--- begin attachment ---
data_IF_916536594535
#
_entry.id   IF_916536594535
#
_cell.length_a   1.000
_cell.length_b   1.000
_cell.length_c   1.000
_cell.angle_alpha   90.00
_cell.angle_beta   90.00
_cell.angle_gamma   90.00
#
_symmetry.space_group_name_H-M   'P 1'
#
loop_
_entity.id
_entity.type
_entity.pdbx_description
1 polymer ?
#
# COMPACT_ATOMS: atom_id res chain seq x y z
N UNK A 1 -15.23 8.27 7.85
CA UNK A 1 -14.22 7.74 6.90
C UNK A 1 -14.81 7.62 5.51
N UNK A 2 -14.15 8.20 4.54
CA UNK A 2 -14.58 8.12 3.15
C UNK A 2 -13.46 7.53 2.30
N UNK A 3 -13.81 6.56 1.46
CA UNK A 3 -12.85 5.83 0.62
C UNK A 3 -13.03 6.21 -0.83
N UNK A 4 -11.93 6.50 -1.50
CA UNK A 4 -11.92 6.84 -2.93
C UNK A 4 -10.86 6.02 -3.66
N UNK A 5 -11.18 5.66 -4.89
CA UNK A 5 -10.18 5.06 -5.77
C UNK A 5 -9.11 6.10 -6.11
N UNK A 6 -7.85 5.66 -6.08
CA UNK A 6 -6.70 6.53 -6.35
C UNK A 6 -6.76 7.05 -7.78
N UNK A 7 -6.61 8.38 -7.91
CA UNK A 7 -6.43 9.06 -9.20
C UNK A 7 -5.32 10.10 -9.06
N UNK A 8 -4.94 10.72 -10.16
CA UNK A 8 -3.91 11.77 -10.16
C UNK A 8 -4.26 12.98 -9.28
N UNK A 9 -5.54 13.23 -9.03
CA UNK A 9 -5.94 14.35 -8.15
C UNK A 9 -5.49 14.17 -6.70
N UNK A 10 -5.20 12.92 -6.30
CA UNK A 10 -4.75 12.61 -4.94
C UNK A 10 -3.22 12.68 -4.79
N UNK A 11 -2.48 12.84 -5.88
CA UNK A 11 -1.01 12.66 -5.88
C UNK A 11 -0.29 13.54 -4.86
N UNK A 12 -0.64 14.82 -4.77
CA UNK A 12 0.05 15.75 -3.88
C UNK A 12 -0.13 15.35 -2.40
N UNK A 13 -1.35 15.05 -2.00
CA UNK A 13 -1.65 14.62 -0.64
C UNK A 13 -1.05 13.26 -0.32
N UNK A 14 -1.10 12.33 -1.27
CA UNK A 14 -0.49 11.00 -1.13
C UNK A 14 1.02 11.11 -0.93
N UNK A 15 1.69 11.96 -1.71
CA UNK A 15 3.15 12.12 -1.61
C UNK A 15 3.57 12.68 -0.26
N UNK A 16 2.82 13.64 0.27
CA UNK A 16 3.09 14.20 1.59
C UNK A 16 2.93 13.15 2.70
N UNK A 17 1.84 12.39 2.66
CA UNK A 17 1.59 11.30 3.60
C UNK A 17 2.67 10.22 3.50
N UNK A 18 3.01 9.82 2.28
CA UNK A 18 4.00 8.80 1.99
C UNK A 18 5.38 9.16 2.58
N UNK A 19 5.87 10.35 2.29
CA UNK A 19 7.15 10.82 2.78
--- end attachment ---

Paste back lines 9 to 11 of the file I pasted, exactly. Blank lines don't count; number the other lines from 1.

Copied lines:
_cell.angle_beta   90.00
_cell.angle_gamma   90.00
#